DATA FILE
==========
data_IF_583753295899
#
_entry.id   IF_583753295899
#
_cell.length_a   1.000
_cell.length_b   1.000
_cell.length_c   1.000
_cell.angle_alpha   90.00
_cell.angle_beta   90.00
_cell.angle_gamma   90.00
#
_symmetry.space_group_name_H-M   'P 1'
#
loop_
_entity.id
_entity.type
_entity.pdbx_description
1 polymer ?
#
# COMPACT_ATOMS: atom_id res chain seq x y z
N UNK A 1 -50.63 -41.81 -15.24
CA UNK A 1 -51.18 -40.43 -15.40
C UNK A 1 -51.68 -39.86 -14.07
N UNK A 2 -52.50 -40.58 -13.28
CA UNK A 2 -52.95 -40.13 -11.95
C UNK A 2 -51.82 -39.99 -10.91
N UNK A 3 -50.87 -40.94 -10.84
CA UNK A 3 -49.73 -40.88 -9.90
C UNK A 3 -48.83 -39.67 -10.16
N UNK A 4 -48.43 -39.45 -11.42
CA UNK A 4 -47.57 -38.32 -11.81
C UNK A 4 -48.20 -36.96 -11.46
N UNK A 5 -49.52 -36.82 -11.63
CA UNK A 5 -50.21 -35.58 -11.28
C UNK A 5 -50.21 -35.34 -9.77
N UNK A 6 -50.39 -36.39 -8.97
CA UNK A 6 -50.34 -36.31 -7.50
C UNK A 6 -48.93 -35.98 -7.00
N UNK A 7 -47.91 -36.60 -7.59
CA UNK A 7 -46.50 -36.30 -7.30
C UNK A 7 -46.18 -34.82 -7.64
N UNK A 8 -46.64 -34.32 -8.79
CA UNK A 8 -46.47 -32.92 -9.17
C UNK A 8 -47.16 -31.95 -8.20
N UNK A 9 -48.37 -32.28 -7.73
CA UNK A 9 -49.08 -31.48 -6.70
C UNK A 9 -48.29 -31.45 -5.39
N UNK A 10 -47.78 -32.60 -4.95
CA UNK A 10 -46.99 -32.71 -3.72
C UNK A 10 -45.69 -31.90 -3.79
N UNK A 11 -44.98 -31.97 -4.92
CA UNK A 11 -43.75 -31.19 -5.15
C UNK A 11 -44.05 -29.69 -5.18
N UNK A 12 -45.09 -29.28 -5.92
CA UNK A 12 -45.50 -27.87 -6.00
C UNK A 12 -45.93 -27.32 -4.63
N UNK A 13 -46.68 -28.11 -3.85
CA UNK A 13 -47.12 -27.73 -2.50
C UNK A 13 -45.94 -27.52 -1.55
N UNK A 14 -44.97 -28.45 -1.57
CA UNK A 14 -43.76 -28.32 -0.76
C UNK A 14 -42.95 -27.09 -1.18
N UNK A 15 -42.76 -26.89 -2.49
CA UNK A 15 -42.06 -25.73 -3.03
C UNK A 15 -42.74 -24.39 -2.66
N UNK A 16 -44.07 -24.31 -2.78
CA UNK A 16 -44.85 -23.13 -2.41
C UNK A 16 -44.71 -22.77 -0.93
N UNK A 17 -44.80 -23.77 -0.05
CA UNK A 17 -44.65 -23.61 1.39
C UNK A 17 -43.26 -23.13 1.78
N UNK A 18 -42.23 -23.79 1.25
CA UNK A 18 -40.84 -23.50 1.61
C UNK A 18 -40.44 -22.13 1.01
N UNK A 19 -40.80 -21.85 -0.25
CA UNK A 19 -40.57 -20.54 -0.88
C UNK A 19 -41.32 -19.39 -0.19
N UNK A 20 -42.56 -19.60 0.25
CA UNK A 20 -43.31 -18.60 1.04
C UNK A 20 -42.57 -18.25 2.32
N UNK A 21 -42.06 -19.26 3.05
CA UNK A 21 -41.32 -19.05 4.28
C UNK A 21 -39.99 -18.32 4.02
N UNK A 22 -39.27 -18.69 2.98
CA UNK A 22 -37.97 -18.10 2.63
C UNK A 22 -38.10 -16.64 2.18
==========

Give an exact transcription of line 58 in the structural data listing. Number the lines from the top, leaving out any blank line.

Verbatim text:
CA UNK A 13 -47.12 -27.73 -2.50